Over the past few years, I’ve embraced Free Software and the Creative Commons. With my old design, I used graphics and fonts that were licensed under restrictive copyright terms. This made redistributing my design impossible. I now use a free computer operating system, create graphics in a free graphics suite and choose images that are free to redistribute and remix. For my header image, I found a macro photo of some Brain Coral that I remixed to fit my color scheme. It doesn’t have as much personality as my previous design, but it works well with my new, more reserved one. It is also easily replaced if I come up with something better down the line. I also use Google’s Web Fonts project to bring my design to life with open-source typography and not embedding my non-traditional typography in images.

My final revisions are a work-in-progress. I am refining the content of this site to be my primary blog, but not my primary online point of contact. I set up my own site on Blackhall Family Sites, where I would like to host a more appropriate bio, contact page, and stream of personal news. I will continue to use this site for blogging about interesting topics and I will reserve that site for information about me. I would also like to continue to refine the content of this site to a more narrow set of topics and types of posts.

So as the content of this site undergoes revision, I thought it was a good time for it to get a good facelift as well. The archive isn’t going anywhere, but I thought everything could use a fresh coat of paint and a good buff to shine. Let me know how it looks.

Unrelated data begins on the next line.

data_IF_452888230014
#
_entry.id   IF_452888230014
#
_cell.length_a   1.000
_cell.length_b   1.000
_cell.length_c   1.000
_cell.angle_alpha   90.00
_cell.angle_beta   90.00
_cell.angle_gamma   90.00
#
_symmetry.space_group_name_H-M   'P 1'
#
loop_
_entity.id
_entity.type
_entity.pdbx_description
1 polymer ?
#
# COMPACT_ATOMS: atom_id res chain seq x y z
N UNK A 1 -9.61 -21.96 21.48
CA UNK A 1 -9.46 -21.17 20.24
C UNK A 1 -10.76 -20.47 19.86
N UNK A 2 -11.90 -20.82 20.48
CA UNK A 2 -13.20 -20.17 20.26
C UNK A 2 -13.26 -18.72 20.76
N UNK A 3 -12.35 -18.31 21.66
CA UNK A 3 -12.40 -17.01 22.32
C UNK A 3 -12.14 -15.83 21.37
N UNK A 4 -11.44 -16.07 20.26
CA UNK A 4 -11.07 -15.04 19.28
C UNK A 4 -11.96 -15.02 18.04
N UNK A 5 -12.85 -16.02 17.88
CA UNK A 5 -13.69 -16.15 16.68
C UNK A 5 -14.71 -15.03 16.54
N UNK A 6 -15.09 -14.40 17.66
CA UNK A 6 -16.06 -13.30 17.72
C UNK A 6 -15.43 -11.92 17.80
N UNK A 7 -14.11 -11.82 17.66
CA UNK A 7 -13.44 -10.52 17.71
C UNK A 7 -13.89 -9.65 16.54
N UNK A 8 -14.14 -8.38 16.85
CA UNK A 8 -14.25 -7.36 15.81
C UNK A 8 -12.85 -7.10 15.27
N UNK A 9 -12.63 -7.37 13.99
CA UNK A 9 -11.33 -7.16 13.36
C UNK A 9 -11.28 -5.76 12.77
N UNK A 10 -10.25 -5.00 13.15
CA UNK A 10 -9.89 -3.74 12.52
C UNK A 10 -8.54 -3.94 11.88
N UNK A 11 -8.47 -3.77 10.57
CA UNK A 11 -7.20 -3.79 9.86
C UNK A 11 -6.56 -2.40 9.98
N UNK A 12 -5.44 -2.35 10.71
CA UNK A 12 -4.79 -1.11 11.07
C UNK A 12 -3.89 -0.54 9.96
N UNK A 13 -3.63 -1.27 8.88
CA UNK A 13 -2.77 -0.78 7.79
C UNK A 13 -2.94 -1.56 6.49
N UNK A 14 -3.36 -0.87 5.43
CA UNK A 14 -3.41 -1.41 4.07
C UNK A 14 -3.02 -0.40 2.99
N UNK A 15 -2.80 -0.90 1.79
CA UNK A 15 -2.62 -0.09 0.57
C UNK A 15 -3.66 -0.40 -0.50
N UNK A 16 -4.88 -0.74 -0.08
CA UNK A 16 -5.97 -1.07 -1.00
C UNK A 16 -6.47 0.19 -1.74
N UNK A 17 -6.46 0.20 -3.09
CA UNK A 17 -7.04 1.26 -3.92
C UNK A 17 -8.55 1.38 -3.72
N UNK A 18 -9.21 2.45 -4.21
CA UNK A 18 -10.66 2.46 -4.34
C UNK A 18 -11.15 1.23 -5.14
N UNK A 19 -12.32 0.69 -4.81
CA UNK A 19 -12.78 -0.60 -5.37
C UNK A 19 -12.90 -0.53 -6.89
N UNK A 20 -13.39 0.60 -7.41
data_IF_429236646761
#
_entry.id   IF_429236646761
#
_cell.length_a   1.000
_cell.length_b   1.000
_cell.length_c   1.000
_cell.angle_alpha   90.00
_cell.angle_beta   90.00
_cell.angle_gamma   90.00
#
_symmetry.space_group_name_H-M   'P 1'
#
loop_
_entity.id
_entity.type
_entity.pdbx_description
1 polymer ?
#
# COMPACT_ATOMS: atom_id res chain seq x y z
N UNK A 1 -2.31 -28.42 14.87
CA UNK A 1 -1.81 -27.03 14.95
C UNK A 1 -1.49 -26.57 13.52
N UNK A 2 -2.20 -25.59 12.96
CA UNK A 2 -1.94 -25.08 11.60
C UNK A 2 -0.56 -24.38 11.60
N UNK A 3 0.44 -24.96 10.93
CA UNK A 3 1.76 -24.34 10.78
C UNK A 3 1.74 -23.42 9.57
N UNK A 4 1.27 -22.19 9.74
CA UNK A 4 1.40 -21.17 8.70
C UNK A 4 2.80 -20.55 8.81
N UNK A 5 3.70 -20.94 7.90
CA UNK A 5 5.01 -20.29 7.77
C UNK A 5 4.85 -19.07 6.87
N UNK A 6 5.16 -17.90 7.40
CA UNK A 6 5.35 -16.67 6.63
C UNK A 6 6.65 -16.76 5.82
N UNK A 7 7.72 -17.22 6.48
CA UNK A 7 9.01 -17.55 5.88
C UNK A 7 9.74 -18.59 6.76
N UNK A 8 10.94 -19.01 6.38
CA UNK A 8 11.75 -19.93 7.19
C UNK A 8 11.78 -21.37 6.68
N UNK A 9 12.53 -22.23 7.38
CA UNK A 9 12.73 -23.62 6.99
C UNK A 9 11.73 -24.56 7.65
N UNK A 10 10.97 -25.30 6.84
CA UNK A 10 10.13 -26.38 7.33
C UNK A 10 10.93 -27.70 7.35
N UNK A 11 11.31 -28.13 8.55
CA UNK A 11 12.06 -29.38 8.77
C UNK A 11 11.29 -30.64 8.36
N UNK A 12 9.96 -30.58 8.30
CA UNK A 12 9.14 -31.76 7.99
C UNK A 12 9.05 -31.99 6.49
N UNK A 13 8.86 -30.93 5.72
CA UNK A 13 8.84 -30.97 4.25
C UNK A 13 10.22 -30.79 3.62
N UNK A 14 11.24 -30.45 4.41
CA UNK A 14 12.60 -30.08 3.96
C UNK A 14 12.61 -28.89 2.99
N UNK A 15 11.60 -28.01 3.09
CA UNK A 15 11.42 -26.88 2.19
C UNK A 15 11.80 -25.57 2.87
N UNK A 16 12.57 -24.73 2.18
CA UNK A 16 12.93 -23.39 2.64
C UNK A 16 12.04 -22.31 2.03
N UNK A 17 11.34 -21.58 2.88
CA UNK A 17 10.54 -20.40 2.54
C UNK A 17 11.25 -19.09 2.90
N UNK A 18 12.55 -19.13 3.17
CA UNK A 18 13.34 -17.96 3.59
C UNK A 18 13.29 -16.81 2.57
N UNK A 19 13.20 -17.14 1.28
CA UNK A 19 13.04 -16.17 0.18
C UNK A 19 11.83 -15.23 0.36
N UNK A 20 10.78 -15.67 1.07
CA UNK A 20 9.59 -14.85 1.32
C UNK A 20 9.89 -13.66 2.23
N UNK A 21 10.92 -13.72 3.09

Now with web fonts!

This site now utilizes the @font-face attribute included in the new Firefox 3.5. These fonts should be visible in Firefox 3.5, Safari 3.1, and Opera 10. They may be visible in IE (I’m not sure). Thanks to exljbris and RedHat for some cool fonts. Let me know if you think I went overboard or if something isn’t looking right on your screen now. I’m not done tweaking yet, but this is a good start.

Back to the roots of Firefox

I started using Firefox for pretty much one reason: it correctly interpreted HTML and CSS (the code that web pages are written in). When I was learning to design web sites in high school and college, Internet Explorer was annoying because it doesn’t conform to web standards set forth by the W3C. It was a fairly ubiquitous browser that set its own standards for how the web should work. Firefox was the first browser I had come across that took web standards seriously and did their best to interpret a website’s code properly. From a design perspective, it meant I could code my sites according to the W3C’s specifications and not have to cater them to individual browsers.